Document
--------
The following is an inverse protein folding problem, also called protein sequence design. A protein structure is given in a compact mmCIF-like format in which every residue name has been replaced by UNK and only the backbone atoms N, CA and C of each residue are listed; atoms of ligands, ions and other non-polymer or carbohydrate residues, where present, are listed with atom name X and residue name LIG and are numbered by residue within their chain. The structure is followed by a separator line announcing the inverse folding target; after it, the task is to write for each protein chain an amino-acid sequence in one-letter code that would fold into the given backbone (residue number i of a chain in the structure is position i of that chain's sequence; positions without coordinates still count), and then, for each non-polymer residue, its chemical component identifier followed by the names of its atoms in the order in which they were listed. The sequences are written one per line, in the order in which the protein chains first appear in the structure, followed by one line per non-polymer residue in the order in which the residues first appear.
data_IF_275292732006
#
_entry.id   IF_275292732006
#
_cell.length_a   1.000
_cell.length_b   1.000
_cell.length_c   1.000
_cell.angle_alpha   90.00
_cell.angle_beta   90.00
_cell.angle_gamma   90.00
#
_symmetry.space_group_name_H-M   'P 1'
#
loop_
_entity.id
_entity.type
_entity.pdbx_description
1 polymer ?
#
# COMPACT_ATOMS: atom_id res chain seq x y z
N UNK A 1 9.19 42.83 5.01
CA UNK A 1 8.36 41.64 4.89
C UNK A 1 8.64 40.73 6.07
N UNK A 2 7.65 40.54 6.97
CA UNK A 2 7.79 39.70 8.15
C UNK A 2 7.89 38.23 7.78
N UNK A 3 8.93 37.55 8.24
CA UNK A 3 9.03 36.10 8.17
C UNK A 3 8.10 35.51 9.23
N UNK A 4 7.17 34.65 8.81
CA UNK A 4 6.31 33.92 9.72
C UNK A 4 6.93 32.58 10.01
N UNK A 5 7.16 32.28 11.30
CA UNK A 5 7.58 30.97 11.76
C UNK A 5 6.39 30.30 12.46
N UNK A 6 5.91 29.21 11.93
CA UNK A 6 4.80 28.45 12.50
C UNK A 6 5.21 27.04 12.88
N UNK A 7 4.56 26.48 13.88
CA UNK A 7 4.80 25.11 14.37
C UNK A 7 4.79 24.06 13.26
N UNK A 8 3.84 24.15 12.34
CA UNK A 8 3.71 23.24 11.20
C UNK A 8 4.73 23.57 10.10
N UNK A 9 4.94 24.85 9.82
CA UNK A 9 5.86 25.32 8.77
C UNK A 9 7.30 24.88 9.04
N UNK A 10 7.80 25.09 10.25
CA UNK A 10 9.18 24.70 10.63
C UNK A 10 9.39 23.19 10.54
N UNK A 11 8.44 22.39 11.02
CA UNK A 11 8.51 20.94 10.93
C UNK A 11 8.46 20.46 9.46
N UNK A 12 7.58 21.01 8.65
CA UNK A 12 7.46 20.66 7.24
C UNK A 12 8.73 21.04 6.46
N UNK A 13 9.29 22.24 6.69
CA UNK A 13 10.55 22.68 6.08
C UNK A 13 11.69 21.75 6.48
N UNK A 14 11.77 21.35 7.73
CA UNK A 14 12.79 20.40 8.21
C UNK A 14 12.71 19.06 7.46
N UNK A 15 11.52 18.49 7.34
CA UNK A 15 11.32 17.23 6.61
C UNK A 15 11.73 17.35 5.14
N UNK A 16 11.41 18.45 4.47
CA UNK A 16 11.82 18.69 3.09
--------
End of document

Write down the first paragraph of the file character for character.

The following is an inverse protein folding problem, also called protein sequence design. A protein structure is given in a compact mmCIF-like format in which every residue name has been replaced by UNK and only the backbone atoms N, CA and C of each residue are listed; atoms of ligands, ions and other non-polymer or carbohydrate residues, where present, are listed with atom name X and residue name LIG and are numbered by residue within their chain. The structure is followed by a separator line announcing the inverse folding target; after it, the task is to write for each protein chain an amino-acid sequence in one-letter code that would fold into the given backbone (residue number i of a chain in the structure is position i of that chain's sequence; positions without coordinates still count), and then, for each non-polymer residue, its chemical component identifier followed by the names of its atoms in the order in which they were listed. The sequences are written one per line, in the order in which the protein chains first appear in the structure, followed by one line per non-polymer residue in the order in which the residues first appear.